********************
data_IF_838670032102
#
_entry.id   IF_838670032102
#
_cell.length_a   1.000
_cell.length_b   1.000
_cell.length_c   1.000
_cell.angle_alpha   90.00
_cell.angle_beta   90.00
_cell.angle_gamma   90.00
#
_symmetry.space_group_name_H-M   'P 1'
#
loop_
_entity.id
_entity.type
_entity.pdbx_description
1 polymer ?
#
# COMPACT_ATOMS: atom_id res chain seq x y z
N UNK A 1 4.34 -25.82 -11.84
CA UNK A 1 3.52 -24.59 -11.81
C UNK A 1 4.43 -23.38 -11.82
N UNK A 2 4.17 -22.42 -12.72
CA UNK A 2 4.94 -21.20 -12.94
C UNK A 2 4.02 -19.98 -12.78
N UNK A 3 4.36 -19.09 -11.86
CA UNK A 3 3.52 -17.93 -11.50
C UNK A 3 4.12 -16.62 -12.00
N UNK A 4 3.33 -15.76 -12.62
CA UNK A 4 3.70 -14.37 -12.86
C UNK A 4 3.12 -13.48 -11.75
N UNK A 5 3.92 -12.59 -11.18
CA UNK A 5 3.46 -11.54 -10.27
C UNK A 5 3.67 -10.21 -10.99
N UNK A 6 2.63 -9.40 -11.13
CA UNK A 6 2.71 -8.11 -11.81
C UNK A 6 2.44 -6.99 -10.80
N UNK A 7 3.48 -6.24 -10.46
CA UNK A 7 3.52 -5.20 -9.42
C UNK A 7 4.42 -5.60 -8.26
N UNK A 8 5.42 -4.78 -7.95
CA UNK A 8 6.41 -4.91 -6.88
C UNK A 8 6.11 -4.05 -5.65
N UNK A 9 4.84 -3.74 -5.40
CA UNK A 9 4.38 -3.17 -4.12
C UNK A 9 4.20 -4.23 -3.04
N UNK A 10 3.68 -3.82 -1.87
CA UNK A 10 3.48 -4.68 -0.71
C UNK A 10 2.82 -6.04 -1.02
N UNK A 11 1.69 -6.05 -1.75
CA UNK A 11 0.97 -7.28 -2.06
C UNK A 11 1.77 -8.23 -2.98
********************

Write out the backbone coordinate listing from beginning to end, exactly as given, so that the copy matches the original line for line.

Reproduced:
data_IF_838670032102
#
_entry.id   IF_838670032102
#
_cell.length_a   1.000
_cell.length_b   1.000
_cell.length_c   1.000
_cell.angle_alpha   90.00
_cell.angle_beta   90.00
_cell.angle_gamma   90.00
#
_symmetry.space_group_name_H-M   'P 1'
#
loop_
_entity.id
_entity.type
_entity.pdbx_description
1 polymer ?
#
# COMPACT_ATOMS: atom_id res chain seq x y z
N UNK A 1 4.34 -25.82 -11.84
CA UNK A 1 3.52 -24.59 -11.81
C UNK A 1 4.43 -23.38 -11.82
N UNK A 2 4.17 -22.42 -12.72
CA UNK A 2 4.94 -21.20 -12.94
C UNK A 2 4.02 -19.98 -12.78
N UNK A 3 4.36 -19.09 -11.86
CA UNK A 3 3.52 -17.93 -11.50
C UNK A 3 4.12 -16.62 -12.00
N UNK A 4 3.33 -15.76 -12.62
CA UNK A 4 3.70 -14.37 -12.86
C UNK A 4 3.12 -13.48 -11.75
N UNK A 5 3.92 -12.59 -11.18
CA UNK A 5 3.46 -11.54 -10.27
C UNK A 5 3.67 -10.21 -10.99
N UNK A 6 2.63 -9.40 -11.13
CA UNK A 6 2.71 -8.11 -11.81
C UNK A 6 2.44 -6.99 -10.80
N UNK A 7 3.48 -6.24 -10.46
CA UNK A 7 3.52 -5.20 -9.42
C UNK A 7 4.42 -5.60 -8.26
N UNK A 8 5.42 -4.78 -7.95
CA UNK A 8 6.41 -4.91 -6.88
C UNK A 8 6.11 -4.05 -5.65
N UNK A 9 4.84 -3.74 -5.40
CA UNK A 9 4.38 -3.17 -4.12
C UNK A 9 4.20 -4.23 -3.04
N UNK A 10 3.68 -3.82 -1.87
CA UNK A 10 3.48 -4.68 -0.71
C UNK A 10 2.82 -6.04 -1.02
N UNK A 11 1.69 -6.05 -1.75
CA UNK A 11 0.97 -7.28 -2.06
C UNK A 11 1.77 -8.23 -2.98